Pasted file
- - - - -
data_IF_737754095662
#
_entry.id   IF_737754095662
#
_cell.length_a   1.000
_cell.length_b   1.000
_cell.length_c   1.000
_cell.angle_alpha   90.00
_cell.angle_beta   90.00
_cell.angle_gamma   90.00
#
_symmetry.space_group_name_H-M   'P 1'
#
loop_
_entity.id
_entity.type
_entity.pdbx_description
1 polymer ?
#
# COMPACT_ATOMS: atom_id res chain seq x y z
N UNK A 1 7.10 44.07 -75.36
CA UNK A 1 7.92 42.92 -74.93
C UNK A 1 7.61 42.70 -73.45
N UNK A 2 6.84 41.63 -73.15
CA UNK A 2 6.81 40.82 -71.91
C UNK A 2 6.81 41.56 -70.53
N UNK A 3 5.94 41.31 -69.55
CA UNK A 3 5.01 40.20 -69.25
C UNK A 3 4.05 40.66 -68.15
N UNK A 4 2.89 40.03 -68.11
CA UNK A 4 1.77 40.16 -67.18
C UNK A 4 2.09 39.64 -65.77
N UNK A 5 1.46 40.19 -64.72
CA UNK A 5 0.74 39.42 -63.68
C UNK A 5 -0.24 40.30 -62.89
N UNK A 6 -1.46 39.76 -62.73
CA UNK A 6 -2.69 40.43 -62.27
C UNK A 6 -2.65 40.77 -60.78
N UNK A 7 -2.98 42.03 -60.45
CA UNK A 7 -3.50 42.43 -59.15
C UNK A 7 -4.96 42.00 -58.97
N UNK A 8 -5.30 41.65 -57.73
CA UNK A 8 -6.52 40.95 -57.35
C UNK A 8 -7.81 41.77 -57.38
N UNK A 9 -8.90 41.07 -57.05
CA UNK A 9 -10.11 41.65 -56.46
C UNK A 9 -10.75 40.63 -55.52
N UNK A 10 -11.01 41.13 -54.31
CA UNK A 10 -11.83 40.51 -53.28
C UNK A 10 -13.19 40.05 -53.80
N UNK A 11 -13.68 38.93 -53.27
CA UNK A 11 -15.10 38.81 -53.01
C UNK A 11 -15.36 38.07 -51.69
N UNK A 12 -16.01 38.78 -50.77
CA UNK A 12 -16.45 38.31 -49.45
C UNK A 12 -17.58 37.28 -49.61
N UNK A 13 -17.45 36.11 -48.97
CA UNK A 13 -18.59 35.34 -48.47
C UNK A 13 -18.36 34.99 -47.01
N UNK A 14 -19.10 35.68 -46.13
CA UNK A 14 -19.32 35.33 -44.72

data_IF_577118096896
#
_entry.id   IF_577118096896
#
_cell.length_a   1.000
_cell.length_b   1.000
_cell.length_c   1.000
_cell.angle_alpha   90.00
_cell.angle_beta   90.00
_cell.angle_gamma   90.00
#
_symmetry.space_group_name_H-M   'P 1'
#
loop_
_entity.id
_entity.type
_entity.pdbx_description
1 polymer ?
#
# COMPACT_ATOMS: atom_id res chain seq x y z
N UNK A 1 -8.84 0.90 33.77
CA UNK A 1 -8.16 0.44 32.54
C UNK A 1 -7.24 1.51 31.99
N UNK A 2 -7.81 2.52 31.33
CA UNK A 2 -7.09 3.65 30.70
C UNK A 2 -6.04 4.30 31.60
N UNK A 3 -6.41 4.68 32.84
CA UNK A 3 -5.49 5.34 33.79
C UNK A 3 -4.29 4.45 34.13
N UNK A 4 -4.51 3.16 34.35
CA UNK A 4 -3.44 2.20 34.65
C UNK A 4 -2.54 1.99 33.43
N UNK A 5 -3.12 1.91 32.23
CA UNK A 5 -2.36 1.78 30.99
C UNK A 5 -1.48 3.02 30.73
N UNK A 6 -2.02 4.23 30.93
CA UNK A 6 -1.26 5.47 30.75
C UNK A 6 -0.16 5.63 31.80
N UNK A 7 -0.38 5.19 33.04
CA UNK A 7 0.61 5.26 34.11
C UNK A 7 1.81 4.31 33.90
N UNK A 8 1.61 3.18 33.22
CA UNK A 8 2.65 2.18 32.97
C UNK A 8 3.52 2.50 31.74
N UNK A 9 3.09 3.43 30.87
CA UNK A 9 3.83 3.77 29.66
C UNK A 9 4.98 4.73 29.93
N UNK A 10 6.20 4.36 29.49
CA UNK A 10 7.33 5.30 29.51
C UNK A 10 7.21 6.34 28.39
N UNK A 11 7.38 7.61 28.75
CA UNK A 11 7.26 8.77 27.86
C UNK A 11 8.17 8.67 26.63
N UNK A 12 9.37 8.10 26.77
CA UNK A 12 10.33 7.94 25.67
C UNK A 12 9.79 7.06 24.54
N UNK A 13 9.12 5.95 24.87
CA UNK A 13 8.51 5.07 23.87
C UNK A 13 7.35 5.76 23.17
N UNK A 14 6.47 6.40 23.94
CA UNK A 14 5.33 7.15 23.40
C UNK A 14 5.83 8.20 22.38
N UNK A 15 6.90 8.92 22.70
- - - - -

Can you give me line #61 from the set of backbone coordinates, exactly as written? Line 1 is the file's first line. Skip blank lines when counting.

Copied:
CA UNK A 14 -19.32 35.33 -44.72